I was ten. Almost certainly I was wearing a short tartan kilt (Clan McLadybird), a white shirt, a very neatly tied tie, a blue blazer and a peaked sailor’s cap which hid my long curly ginger hair. No-one made me dress like that. It was a kind of school uniform I had invented for myself. In the photos the combination tie and skirt made me look a strange boy / girl hybrid. My face, born with a frown, was obscured by the peak of my hat. I had spent most of my early childhood shielded from a full view of anything. The cap and I were inseparable. I was, even in my tender years, trying to develop a rakish look. I spent many hours trying to persuade people to call me Cap’n instead of Dorothy. It didn’t work. Not a popular child. Not even with my parents.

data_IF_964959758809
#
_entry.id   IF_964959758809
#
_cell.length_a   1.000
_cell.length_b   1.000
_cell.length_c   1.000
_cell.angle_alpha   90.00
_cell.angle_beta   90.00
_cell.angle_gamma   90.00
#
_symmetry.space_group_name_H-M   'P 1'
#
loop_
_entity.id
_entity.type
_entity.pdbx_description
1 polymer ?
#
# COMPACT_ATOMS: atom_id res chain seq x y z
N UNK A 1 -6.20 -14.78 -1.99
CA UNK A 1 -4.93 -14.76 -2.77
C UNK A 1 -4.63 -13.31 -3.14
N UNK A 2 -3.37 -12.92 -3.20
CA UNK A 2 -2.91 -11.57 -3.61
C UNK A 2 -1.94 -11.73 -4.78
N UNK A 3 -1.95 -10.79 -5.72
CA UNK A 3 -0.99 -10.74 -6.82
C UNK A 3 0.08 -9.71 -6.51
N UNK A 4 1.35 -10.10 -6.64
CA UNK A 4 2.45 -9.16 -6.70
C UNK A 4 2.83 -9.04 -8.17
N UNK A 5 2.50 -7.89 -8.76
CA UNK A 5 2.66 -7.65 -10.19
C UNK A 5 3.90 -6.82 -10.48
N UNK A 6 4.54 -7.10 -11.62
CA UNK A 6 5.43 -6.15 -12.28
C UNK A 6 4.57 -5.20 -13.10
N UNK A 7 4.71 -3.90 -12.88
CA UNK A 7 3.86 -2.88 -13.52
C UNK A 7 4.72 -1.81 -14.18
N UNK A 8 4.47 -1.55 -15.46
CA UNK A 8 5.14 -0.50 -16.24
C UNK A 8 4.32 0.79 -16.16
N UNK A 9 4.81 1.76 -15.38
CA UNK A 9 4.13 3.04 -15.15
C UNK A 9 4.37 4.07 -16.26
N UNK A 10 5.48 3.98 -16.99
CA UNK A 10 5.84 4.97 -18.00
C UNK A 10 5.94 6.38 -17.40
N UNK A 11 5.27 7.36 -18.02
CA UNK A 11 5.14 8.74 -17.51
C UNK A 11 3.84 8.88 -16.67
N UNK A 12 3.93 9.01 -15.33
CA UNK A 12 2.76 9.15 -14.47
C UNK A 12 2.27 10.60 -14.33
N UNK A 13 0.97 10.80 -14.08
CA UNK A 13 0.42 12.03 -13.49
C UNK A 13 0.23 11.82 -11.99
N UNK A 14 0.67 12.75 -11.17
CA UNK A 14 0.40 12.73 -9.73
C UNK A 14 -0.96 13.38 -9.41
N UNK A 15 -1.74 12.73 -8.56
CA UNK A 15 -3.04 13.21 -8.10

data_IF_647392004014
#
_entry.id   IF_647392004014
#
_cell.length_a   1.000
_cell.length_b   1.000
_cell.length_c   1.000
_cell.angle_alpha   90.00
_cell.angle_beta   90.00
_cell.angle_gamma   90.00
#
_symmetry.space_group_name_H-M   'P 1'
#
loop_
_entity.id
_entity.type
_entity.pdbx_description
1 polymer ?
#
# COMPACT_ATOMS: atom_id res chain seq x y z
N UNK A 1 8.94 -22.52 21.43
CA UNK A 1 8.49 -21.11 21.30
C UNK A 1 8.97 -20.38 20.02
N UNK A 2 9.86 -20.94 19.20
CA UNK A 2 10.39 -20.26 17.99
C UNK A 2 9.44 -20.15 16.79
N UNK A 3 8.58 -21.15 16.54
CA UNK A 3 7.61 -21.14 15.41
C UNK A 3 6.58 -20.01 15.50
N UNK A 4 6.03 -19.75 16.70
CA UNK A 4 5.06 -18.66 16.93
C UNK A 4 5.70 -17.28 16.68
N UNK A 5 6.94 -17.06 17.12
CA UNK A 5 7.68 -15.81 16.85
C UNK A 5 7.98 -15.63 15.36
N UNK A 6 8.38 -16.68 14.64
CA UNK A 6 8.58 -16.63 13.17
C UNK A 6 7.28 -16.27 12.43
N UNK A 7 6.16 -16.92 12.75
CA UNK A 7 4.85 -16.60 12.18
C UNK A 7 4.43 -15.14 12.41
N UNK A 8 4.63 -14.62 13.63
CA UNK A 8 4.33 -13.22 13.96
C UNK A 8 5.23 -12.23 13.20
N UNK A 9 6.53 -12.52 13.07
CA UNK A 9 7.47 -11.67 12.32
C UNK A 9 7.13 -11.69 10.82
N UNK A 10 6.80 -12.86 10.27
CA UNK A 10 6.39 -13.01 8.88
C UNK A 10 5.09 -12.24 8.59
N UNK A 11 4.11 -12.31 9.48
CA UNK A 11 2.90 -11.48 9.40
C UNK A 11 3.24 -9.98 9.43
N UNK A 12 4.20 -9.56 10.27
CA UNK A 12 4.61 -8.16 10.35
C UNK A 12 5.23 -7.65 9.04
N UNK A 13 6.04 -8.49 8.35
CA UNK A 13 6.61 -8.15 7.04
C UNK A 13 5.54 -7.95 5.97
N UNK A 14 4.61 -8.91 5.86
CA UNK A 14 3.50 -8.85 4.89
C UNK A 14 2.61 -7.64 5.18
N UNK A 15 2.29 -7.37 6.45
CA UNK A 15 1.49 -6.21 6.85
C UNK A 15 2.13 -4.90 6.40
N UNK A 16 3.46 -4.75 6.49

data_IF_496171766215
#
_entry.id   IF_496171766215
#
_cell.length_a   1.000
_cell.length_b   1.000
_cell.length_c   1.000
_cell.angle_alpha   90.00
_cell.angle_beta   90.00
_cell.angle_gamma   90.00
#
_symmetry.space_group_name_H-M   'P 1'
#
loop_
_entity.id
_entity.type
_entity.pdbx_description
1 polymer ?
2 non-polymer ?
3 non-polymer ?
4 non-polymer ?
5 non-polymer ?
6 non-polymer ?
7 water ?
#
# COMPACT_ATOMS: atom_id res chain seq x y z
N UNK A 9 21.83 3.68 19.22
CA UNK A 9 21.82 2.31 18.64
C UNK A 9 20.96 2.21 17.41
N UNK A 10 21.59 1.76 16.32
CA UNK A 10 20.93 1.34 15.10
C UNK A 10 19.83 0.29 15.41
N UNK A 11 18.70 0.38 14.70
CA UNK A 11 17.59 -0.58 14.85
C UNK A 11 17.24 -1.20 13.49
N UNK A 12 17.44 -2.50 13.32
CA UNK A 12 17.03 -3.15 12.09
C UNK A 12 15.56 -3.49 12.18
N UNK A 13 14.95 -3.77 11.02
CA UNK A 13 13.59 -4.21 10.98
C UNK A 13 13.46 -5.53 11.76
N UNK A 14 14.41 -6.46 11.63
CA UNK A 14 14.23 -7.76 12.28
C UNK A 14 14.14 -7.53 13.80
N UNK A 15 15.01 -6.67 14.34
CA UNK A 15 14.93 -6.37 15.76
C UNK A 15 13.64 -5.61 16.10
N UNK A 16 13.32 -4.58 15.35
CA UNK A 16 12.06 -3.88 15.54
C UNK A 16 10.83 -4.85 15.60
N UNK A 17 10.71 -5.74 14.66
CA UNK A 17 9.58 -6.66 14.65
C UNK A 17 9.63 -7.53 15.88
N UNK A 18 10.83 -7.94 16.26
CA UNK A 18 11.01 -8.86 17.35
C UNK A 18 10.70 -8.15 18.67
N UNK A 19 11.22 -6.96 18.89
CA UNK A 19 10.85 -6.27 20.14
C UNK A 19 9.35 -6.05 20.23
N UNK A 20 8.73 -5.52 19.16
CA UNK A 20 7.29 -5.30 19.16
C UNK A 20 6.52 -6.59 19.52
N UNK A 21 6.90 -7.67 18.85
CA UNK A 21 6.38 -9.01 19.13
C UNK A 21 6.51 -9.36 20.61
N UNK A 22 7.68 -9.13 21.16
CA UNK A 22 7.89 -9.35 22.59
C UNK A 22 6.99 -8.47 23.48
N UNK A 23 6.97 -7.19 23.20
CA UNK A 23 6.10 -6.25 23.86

`He walked, led entirely by his hips, a loose open walk which advertised all he had to offer.’

`I can’t worry about this, I can’t spend Sunday mornings wondering if the chicken on my table was depressed. How could you tell anyway? Bad posture?

“We shall have a Chinese Garden of Intelligence.” I jumped as a voice spoke behind me. I thought for a second it came from the picture. “A Great Menagerie. Like King George at Windsor or the Duke of Bedford. Tropical princes shall come and bring us barbaric offerings of tigers, leopards and creatures no man has ever seen before. We shall have such a collection that the Emperor of Abyssinia will hear of it and wish to come.”

I turned but couldn’t see anyone. Then, amongst the great drapes which covered the walls, something moved. A giant insect woman. All in brown. Its wings closed about itself. It spoke to me.

“No one, not even in Egypt, China, India or Rome, will be able to boast of such exotica.”

The huge bug shimmered toward me. She was maybe in her late thirties but when you’re a kid everyone just looks old. She was probably as old as Mother, just less set in aspic.